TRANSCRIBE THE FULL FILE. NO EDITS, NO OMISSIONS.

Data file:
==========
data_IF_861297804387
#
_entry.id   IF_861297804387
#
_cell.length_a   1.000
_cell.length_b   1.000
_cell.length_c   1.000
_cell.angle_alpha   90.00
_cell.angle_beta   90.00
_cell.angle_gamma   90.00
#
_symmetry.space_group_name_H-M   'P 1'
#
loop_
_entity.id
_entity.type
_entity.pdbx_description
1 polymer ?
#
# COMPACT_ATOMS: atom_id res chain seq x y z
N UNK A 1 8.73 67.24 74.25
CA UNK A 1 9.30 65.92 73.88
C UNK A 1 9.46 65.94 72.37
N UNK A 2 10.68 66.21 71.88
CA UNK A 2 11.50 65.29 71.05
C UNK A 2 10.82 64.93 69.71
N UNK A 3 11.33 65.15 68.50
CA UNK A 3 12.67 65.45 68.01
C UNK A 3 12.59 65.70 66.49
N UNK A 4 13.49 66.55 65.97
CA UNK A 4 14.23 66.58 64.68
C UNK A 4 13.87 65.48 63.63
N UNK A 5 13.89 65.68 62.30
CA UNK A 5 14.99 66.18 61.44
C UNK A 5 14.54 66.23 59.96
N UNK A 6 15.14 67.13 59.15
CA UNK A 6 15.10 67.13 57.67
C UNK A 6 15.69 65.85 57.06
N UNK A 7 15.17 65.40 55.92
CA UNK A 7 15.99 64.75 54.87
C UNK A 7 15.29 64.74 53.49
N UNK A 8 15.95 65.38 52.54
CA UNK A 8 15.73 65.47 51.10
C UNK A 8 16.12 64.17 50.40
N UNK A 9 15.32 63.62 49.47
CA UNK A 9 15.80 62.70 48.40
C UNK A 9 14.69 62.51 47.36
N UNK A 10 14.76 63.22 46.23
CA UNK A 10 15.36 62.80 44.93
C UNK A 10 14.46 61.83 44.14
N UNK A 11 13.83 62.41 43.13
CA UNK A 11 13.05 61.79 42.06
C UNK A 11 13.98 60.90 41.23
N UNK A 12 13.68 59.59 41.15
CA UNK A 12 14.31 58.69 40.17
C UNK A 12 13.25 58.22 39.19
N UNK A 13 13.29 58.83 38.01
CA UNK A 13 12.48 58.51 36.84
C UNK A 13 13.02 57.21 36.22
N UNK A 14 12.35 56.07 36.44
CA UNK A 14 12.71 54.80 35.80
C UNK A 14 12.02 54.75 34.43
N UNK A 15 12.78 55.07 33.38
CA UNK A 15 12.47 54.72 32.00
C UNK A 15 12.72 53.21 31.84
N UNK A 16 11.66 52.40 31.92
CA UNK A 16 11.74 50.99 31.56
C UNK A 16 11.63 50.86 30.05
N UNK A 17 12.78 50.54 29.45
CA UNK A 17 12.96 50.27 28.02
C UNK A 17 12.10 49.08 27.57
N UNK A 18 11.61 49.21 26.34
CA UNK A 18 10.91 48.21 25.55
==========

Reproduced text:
data_IF_861297804387
#
_entry.id   IF_861297804387
#
_cell.length_a   1.000
_cell.length_b   1.000
_cell.length_c   1.000
_cell.angle_alpha   90.00
_cell.angle_beta   90.00
_cell.angle_gamma   90.00
#
_symmetry.space_group_name_H-M   'P 1'
#
loop_
_entity.id
_entity.type
_entity.pdbx_description
1 polymer ?
#
# COMPACT_ATOMS: atom_id res chain seq x y z
N UNK A 1 8.73 67.24 74.25
CA UNK A 1 9.30 65.92 73.88
C UNK A 1 9.46 65.94 72.37
N UNK A 2 10.68 66.21 71.88
CA UNK A 2 11.50 65.29 71.05
C UNK A 2 10.82 64.93 69.71
N UNK A 3 11.33 65.15 68.50
CA UNK A 3 12.67 65.45 68.01
C UNK A 3 12.59 65.70 66.49
N UNK A 4 13.49 66.55 65.97
CA UNK A 4 14.23 66.58 64.68
C UNK A 4 13.87 65.48 63.63
N UNK A 5 13.89 65.68 62.30
CA UNK A 5 14.99 66.18 61.44
C UNK A 5 14.54 66.23 59.96
N UNK A 6 15.14 67.13 59.15
CA UNK A 6 15.10 67.13 57.67
C UNK A 6 15.69 65.85 57.06
N UNK A 7 15.17 65.40 55.92
CA UNK A 7 15.99 64.75 54.87
C UNK A 7 15.29 64.74 53.49
N UNK A 8 15.95 65.38 52.54
CA UNK A 8 15.73 65.47 51.10
C UNK A 8 16.12 64.17 50.40
N UNK A 9 15.32 63.62 49.47
CA UNK A 9 15.80 62.70 48.40
C UNK A 9 14.69 62.51 47.36
N UNK A 10 14.76 63.22 46.23
CA UNK A 10 15.36 62.80 44.93
C UNK A 10 14.46 61.83 44.14
N UNK A 11 13.83 62.41 43.13
CA UNK A 11 13.05 61.79 42.06
C UNK A 11 13.98 60.90 41.23
N UNK A 12 13.68 59.59 41.15
CA UNK A 12 14.31 58.69 40.17
C UNK A 12 13.25 58.22 39.19
N UNK A 13 13.29 58.83 38.01
CA UNK A 13 12.48 58.51 36.84
C UNK A 13 13.02 57.21 36.22
N UNK A 14 12.35 56.07 36.44
CA UNK A 14 12.71 54.80 35.80
C UNK A 14 12.02 54.75 34.43
N UNK A 15 12.78 55.07 33.38
CA UNK A 15 12.47 54.72 32.00
C UNK A 15 12.72 53.21 31.84
N UNK A 16 11.66 52.40 31.92
CA UNK A 16 11.74 50.99 31.56
C UNK A 16 11.63 50.86 30.05
N UNK A 17 12.78 50.54 29.45
CA UNK A 17 12.96 50.27 28.02
C UNK A 17 12.10 49.08 27.57
N UNK A 18 11.61 49.21 26.34
CA UNK A 18 10.91 48.21 25.55